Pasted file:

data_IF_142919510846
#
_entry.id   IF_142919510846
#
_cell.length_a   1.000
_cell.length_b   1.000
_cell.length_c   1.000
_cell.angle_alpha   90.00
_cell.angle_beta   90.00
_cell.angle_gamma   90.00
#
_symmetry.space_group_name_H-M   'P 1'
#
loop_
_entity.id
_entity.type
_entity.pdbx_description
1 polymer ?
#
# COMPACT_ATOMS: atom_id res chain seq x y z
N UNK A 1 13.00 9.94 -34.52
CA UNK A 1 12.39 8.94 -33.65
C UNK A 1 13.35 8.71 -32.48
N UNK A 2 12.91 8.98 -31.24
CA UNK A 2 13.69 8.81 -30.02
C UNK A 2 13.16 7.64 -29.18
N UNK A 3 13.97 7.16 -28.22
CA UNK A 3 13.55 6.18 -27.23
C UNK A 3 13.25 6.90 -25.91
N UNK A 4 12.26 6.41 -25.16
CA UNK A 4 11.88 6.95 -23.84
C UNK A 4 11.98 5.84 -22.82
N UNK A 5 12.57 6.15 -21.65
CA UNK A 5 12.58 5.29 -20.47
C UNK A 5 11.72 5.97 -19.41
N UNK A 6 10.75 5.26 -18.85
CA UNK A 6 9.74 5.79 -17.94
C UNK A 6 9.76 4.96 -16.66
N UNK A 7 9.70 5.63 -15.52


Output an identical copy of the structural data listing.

data_IF_142919510846
#
_entry.id   IF_142919510846
#
_cell.length_a   1.000
_cell.length_b   1.000
_cell.length_c   1.000
_cell.angle_alpha   90.00
_cell.angle_beta   90.00
_cell.angle_gamma   90.00
#
_symmetry.space_group_name_H-M   'P 1'
#
loop_
_entity.id
_entity.type
_entity.pdbx_description
1 polymer ?
#
# COMPACT_ATOMS: atom_id res chain seq x y z
N UNK A 1 13.00 9.94 -34.52
CA UNK A 1 12.39 8.94 -33.65
C UNK A 1 13.35 8.71 -32.48
N UNK A 2 12.91 8.98 -31.24
CA UNK A 2 13.69 8.81 -30.02
C UNK A 2 13.16 7.64 -29.18
N UNK A 3 13.97 7.16 -28.22
CA UNK A 3 13.55 6.18 -27.23
C UNK A 3 13.25 6.90 -25.91
N UNK A 4 12.26 6.41 -25.16
CA UNK A 4 11.88 6.95 -23.84
C UNK A 4 11.98 5.84 -22.82
N UNK A 5 12.57 6.15 -21.65
CA UNK A 5 12.58 5.29 -20.47
C UNK A 5 11.72 5.97 -19.41
N UNK A 6 10.75 5.26 -18.85
CA UNK A 6 9.74 5.79 -17.94
C UNK A 6 9.76 4.96 -16.66
N UNK A 7 9.70 5.63 -15.52